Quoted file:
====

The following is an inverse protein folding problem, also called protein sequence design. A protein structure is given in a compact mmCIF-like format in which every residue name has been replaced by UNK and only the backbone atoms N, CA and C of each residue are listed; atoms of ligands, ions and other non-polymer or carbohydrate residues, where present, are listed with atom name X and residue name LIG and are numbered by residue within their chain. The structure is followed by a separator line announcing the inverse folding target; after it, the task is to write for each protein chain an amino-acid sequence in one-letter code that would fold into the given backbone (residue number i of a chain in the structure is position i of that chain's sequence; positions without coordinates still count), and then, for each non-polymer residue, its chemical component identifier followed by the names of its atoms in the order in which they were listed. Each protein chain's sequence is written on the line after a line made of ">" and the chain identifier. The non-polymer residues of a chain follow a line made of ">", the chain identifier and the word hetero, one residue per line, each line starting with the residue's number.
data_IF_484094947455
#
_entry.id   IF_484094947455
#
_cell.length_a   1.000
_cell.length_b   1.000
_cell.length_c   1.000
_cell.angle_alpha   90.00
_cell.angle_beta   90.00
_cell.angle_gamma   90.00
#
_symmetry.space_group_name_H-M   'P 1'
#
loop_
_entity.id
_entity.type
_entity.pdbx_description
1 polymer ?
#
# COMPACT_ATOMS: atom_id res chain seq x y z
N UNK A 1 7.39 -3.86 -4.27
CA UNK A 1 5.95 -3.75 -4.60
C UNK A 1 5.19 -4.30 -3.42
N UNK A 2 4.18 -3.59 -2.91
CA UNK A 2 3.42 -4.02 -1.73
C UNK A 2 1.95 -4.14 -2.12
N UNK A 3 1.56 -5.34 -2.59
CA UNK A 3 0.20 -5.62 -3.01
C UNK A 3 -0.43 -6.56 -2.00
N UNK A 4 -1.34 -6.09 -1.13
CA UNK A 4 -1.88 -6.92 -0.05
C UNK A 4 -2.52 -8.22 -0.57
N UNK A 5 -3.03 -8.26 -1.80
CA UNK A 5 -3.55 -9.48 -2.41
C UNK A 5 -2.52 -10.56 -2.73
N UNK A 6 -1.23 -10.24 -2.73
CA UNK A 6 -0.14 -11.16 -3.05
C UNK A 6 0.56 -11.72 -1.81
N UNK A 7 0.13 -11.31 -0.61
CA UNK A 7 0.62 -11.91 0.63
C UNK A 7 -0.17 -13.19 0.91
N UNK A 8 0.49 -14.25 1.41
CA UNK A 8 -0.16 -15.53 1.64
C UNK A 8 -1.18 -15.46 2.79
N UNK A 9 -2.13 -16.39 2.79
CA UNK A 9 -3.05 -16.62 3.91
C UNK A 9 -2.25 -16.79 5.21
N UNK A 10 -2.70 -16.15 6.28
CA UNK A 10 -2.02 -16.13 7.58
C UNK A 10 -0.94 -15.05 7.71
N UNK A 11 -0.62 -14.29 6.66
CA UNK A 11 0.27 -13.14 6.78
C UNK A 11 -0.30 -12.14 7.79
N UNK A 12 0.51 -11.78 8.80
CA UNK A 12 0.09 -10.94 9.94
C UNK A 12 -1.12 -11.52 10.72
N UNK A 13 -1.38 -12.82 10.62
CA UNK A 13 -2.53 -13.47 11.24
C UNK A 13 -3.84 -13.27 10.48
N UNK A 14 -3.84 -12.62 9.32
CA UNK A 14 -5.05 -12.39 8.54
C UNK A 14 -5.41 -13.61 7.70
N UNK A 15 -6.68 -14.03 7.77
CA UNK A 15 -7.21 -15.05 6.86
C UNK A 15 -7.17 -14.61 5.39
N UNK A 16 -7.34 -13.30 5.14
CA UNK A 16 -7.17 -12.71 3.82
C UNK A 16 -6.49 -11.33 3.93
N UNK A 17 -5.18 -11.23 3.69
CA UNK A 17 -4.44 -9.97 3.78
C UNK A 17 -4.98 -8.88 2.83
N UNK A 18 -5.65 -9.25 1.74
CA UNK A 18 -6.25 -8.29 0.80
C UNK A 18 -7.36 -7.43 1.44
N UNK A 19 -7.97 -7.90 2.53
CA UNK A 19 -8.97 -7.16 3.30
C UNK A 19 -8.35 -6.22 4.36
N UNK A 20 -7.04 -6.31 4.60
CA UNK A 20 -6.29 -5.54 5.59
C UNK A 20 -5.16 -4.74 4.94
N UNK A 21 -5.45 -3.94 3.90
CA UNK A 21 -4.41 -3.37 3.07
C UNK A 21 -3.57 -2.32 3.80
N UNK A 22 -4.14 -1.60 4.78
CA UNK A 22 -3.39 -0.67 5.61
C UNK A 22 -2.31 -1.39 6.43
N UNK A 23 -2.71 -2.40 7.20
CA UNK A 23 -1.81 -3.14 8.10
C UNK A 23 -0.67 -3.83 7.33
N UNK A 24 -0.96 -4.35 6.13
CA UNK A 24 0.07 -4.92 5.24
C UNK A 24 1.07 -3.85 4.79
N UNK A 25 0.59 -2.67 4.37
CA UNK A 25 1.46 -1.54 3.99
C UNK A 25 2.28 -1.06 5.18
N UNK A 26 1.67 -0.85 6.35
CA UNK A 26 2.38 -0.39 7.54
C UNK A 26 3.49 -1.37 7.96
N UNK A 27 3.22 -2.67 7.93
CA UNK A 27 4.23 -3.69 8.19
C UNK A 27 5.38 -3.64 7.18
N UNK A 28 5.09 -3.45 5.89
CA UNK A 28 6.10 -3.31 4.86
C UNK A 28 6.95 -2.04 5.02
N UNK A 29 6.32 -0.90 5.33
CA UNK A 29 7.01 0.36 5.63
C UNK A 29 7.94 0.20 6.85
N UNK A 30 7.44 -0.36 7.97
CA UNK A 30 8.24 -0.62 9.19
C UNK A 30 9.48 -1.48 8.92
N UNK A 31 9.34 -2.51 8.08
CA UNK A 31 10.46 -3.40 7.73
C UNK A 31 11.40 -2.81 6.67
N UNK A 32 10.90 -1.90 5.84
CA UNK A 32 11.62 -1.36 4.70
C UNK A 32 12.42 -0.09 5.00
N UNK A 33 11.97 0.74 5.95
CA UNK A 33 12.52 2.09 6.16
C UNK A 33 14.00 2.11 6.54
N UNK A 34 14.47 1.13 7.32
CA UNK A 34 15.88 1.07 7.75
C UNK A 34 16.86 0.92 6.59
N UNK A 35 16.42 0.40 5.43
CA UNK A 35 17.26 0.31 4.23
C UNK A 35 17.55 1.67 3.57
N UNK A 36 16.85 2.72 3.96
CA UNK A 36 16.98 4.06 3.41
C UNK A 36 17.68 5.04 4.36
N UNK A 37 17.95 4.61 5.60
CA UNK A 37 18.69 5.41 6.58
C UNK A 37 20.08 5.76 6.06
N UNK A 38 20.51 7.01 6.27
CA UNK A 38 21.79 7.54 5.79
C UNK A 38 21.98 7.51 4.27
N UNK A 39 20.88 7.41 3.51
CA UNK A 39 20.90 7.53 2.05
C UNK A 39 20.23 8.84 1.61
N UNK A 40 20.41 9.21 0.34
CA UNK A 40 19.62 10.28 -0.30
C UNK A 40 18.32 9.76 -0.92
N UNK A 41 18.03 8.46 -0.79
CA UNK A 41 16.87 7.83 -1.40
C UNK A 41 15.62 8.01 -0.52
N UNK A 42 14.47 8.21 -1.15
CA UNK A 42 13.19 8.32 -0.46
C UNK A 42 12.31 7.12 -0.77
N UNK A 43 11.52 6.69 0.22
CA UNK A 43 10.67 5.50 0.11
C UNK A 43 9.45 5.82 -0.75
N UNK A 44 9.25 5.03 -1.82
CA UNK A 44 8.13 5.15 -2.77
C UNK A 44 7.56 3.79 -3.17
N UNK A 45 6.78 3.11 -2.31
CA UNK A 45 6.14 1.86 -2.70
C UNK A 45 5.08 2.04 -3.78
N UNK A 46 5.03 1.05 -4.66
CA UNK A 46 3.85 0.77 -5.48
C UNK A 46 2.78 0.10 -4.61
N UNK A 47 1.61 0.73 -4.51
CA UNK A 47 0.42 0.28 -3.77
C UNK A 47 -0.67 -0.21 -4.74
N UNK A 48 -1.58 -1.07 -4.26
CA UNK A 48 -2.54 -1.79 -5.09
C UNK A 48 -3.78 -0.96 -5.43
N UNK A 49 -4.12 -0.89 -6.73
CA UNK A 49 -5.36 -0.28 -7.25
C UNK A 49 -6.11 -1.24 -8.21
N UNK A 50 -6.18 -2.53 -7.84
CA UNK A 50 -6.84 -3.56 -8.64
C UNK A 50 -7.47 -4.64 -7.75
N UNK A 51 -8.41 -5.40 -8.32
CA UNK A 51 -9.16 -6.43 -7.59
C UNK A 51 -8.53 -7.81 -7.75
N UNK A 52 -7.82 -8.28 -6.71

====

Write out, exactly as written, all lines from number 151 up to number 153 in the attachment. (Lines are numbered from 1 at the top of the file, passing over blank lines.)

N UNK A 44 9.25 5.03 -1.82
CA UNK A 44 8.13 5.15 -2.77
C UNK A 44 7.56 3.79 -3.17